Zion, Condors, Dam and Glitz

Trip Start Apr 20, 2012
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Trip End Sep 01, 2012


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Where I stayed
Day Suites of America
What I did
California Condor

Flag of United States  , Nevada
Friday, June 8, 2012

Thankfully we had a very cool night and all enjoyed a good sleep and a nice break from the 100 degree weather. We were up early and into Zion National Park by 8am. Because it is a small park and it receives over 3 million visitors a year, they have introduced a mandatory shuttle system for getting around the park. In other words, you cannot drive the scenic drive and instead hop on and off the free shuttle buses (powered by propane) as often as you want and at any number of different stops.This works surprisingly well and the wait is no more than 7 minutes between shuttles. So we hopped on and traveled to the end of the scenic drive in order to see all of the stops and options and plan our route back to the beginning. The last stop involved a mile long walk to where the canyon narrowed dramatically and also included the option to walk up the river as at the top end, the canyon was no wider than the river. As a Kiwi, it was interesting to note the people who chose this option all were outfitted with walking sticks and what looked like special rubber and waterproof shoes that they had clearly hired. We worked this out when a group of 5 people all showed up with matching red and black shoes, followed by another group with matching black and yellow shoes. Back home, we would have gone up in our hiking boots just like on any other walk. Nevertheless, it was a great walk and we all enjoyed being at the bottom of a canyon for once and looking up at the top instead of down at the bottom. As well, this walk was in the shade and was quite cool, so much that the kids had to wear their jerseys to stay warm, what a nice change!
Then we made our way back down through the park and there were two other major highlights. The first was when we stopped at "The Big Bend". It was here that we had been told that we might be able to see California Condors. Lo and behold, there was a ranger set up there with a spotting scope and it was trained on a condor in a tree. As we listened to her talk and learned about condors, it actually lifted off and went for a short flight above the canyon floor. What a treat. Apparently there are only 400 California Condors in the world, half of which are in captivity and only about 80 in the Colorado Plateau. And, they migrate back and forth between the Grand Canyon and Zion, so we were extremely lucky to see one of eighty and to see it fly. It truly is impressive and with a wingspan of nearly 10 feet, a massive bird. The second highlight of our walks was the walk along the VIrgin River and spotting the cottonwood trees that had been recently dropped or gnawed on by the resident beaver population. We are feeling very lucky in our animal sightings.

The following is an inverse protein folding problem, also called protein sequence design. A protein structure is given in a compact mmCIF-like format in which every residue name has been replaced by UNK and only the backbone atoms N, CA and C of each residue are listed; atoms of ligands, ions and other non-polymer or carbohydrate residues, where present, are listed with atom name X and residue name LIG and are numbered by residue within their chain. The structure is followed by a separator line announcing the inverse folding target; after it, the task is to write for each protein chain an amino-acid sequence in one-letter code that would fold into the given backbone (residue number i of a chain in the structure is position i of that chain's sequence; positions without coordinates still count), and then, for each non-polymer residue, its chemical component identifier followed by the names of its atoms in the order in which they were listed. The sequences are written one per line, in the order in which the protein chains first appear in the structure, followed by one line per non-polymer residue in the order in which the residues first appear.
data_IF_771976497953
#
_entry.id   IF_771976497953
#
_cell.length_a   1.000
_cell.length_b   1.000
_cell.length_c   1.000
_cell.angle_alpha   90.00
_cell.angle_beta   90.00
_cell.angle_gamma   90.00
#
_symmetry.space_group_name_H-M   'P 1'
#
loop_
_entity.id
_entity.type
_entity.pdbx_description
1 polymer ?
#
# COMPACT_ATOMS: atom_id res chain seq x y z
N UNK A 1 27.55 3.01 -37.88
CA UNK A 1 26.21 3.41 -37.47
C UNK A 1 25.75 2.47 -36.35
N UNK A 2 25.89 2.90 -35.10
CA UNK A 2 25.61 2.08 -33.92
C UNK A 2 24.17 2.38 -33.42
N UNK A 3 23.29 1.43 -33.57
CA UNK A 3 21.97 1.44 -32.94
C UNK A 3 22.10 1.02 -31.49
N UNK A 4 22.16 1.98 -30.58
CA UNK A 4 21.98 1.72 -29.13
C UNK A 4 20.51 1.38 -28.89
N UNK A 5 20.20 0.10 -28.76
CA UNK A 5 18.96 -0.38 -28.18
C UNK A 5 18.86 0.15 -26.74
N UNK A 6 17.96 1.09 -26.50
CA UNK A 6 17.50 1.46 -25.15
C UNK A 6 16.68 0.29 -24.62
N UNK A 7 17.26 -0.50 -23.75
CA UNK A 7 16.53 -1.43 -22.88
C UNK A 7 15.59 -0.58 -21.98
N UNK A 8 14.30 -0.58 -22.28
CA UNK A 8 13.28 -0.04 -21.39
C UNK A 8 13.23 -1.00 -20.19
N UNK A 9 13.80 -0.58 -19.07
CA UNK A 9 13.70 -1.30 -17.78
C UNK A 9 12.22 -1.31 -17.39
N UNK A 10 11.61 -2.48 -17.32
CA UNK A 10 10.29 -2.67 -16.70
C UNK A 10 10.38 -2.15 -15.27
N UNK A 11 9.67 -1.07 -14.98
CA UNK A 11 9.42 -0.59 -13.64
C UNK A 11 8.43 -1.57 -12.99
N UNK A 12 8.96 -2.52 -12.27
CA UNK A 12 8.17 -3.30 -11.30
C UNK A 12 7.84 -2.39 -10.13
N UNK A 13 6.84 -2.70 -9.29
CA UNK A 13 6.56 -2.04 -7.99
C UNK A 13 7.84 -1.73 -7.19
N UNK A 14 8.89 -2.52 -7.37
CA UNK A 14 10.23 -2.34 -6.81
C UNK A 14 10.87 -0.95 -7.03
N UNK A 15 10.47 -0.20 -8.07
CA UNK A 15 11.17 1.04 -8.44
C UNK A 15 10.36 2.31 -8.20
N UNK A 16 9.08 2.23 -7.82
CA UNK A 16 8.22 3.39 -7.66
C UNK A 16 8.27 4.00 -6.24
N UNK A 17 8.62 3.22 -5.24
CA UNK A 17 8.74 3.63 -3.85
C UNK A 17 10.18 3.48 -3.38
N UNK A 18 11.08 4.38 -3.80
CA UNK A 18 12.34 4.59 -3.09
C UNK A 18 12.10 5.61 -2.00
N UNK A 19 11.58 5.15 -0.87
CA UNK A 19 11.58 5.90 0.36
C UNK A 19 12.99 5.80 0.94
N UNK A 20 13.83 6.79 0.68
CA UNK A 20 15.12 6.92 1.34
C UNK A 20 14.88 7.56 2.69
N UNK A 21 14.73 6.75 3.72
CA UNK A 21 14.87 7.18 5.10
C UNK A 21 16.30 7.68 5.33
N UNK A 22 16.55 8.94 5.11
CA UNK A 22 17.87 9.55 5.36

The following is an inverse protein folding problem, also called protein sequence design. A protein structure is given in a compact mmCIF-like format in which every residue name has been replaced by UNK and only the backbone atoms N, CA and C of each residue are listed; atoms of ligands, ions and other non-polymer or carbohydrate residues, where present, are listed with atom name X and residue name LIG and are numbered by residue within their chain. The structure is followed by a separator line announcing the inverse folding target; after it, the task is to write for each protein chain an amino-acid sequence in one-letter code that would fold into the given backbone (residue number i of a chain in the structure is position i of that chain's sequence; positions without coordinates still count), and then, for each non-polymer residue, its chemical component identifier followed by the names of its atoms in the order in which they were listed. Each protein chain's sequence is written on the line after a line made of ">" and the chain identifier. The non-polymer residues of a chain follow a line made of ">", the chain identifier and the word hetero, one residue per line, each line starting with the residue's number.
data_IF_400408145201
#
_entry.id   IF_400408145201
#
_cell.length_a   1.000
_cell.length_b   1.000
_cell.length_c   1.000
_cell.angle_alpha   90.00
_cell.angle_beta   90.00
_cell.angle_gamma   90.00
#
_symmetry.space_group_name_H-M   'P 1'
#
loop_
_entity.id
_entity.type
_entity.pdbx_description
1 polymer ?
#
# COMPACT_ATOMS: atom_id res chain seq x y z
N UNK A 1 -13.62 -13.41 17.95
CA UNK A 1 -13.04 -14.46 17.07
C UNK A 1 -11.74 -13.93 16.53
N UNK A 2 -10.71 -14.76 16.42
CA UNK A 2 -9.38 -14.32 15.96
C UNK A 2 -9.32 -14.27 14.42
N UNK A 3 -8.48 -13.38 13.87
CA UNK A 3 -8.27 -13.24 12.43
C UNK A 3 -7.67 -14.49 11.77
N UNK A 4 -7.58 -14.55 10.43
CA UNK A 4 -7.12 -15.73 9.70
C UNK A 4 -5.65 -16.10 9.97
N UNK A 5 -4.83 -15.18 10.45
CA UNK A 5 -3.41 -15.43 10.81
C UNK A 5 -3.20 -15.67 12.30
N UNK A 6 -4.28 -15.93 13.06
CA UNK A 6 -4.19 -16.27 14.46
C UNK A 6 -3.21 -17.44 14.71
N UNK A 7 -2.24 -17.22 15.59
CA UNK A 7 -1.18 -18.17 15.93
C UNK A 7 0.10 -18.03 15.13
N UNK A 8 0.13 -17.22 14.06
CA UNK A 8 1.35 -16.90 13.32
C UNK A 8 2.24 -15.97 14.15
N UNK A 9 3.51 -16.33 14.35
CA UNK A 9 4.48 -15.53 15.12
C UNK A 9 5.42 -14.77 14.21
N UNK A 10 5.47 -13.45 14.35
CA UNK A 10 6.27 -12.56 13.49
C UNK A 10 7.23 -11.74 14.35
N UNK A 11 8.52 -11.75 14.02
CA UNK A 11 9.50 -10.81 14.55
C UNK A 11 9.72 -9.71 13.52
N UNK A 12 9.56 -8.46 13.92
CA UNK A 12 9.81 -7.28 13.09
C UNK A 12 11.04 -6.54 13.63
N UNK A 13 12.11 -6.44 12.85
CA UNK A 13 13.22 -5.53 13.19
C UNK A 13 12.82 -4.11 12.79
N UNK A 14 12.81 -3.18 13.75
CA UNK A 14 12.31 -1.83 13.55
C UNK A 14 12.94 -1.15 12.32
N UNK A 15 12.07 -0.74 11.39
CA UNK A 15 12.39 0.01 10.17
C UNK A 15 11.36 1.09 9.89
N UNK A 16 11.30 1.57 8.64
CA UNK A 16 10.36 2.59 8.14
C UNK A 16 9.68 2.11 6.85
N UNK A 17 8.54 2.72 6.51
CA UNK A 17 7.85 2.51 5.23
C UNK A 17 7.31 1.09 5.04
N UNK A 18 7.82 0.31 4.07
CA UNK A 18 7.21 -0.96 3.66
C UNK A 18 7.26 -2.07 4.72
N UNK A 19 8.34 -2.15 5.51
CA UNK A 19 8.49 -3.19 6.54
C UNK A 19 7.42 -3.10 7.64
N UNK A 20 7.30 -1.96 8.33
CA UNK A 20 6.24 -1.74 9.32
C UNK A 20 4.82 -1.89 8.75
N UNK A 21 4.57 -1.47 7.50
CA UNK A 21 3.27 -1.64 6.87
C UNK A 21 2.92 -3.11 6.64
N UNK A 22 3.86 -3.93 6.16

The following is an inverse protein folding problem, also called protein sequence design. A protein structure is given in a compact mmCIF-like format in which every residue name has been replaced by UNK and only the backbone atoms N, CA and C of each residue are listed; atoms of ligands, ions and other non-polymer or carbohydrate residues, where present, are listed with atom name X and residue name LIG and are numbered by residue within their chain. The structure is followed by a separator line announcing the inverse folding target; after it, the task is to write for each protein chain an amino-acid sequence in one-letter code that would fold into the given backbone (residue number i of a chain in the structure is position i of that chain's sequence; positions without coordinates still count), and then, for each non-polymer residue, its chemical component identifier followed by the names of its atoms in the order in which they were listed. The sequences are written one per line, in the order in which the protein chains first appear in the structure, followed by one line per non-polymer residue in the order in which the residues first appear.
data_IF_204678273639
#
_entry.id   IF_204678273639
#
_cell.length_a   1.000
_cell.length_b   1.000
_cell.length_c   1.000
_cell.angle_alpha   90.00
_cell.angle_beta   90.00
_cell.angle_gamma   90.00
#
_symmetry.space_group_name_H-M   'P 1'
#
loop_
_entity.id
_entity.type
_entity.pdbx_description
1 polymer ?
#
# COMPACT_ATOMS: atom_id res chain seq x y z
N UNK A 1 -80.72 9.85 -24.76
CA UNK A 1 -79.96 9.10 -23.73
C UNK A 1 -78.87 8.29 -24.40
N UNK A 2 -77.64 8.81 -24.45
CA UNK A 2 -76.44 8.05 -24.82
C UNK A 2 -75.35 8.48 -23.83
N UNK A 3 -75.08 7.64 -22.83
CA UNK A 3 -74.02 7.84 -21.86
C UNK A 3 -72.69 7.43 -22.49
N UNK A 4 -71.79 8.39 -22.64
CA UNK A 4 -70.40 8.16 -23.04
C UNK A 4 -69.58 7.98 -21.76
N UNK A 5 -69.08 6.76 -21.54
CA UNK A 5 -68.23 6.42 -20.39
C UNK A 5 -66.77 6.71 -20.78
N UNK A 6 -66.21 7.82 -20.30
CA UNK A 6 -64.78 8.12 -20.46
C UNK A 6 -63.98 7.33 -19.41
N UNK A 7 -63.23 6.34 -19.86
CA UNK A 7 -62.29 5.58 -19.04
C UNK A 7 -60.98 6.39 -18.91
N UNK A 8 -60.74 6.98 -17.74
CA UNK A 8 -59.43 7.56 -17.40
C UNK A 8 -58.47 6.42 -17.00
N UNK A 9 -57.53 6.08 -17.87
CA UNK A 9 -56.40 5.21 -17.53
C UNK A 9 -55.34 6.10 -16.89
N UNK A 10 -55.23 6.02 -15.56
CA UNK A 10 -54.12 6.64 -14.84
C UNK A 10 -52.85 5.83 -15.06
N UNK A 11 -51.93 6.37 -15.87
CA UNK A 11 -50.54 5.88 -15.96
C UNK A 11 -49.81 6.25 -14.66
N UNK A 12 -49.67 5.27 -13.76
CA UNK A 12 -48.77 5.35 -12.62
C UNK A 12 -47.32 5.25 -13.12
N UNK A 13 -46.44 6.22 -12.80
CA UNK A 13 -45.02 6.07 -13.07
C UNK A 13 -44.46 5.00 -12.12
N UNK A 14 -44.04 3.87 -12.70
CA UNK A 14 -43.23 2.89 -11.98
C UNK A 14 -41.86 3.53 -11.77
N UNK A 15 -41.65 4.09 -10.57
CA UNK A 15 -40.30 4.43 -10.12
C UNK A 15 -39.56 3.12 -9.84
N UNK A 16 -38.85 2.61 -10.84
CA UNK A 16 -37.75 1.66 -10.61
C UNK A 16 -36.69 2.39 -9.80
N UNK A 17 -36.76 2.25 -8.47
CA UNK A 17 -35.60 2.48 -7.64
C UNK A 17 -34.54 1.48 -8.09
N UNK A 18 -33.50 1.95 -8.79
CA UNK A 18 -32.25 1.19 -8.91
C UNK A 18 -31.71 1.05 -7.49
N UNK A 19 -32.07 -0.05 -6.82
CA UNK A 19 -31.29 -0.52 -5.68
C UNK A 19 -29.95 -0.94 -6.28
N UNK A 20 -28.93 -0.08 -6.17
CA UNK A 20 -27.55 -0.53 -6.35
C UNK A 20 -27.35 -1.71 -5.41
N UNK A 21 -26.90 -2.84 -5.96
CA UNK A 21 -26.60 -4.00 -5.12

Overnight, Jess and I had made the plan to get out of the desert and to the ocean, as Jess puts it; "we are cool, coastal mountain people, not dry, hot, desert people!!" So, and this will sound like it runs a bit contrary to the above statement, we headed to Las Vegas, Nevada which is bang, smack in the middle of the desert. However, we had cleverly arranged this as a midway point between Zion and San Diego and booked a room in an air-conditioned motel. But, right near to Las Vegas is a sight in the desert that Eli had remembered from his "Landmarks of the World" book: The Hoover Dam. Sitting just 30 miles outside of Las Vegas is this impressive structure and before we checked in to the motel, we headed out there to take a look. It was built between 1931 and 1935 and not only is it an important source of power, its building resulted in Lake Mead and the ensuing recreational area. One mile out from the dam we had to go through a police checkpoint. They said hello, looked in the car and waved us on???? When we stopped and paid for the parking garage so that we could walk across the Dam, Jess asked the attendant why there was a police checkpoint. He told us that it had been in place since 9/11 because the Hoover Dam is considered to be on of the top 5 terrorist targets in the USA!!! Well, good thing us Kiwis made it through the checkpoint. We walked across the dam, took some photos in the blustery wind and after half an hour back in the heat, we were ready to get back in the car and head to the hotel. 
We drove around Vegas and spotted some of the famous casinos and are planning a drive later tonight when it is dark and the full neon world is on display. Jess told Eli that since he wanted to see the pyramids and we were unlikely to make it to Egypt, she took him to Las Vegas to see the Pyramid Casino instead. Despite the motel advertising a kitchenette, it only had a microwave and fridge. Therefore, Tim crouched down around the corner on the opposite side of the highway from The Strip, and cooked dinner on his camp-stove. It was nice that today worked out as planned. On through Joshua Tree National Park on our way to San Diego tomorrow.
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Comments

Gramma on

FIFTY is quite an impressive number + a condor spotting is wonderfully amazing! On to San Diego!!

TREBS on

Have LOVED all the amazing photos of the deserts and canyons, just spectacular. Have to say you are doing a great sell job on the States!

h.o.t.
h.o.t. on

Hi there,
We really are having a great a time and seeing some amazing sights. We are very lucky. The places we have been may be good for others traveling in the near future!!!
Hope you are keeping warm.
H.o.t. xx

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